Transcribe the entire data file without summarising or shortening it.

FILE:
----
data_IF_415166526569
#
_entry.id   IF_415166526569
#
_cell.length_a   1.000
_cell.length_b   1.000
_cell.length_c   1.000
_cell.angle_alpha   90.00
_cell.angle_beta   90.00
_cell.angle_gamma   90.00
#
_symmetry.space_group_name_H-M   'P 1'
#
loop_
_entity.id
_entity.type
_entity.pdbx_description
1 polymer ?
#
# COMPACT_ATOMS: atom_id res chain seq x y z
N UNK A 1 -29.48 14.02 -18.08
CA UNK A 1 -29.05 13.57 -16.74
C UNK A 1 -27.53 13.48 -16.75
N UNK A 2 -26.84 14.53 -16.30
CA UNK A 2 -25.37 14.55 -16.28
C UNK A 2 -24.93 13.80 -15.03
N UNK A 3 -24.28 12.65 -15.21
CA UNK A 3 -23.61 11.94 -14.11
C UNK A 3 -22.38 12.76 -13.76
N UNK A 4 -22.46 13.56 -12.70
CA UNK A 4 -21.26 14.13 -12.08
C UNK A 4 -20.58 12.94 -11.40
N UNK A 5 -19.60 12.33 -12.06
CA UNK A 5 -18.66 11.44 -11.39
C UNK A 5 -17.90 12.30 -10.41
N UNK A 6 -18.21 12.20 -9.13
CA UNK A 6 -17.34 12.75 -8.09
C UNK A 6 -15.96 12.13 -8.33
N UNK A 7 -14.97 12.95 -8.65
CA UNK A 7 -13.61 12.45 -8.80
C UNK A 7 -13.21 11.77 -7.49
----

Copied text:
data_IF_415166526569
#
_entry.id   IF_415166526569
#
_cell.length_a   1.000
_cell.length_b   1.000
_cell.length_c   1.000
_cell.angle_alpha   90.00
_cell.angle_beta   90.00
_cell.angle_gamma   90.00
#
_symmetry.space_group_name_H-M   'P 1'
#
loop_
_entity.id
_entity.type
_entity.pdbx_description
1 polymer ?
#
# COMPACT_ATOMS: atom_id res chain seq x y z
N UNK A 1 -29.48 14.02 -18.08
CA UNK A 1 -29.05 13.57 -16.74
C UNK A 1 -27.53 13.48 -16.75
N UNK A 2 -26.84 14.53 -16.30
CA UNK A 2 -25.37 14.55 -16.28
C UNK A 2 -24.93 13.80 -15.03
N UNK A 3 -24.28 12.65 -15.21
CA UNK A 3 -23.61 11.94 -14.11
C UNK A 3 -22.38 12.76 -13.76
N UNK A 4 -22.46 13.56 -12.70
CA UNK A 4 -21.26 14.13 -12.08
C UNK A 4 -20.58 12.94 -11.40
N UNK A 5 -19.60 12.33 -12.06
CA UNK A 5 -18.66 11.44 -11.39
C UNK A 5 -17.90 12.30 -10.41
N UNK A 6 -18.21 12.20 -9.13
CA UNK A 6 -17.34 12.75 -8.09
C UNK A 6 -15.96 12.13 -8.33
N UNK A 7 -14.97 12.95 -8.65
CA UNK A 7 -13.61 12.45 -8.80
C UNK A 7 -13.21 11.77 -7.49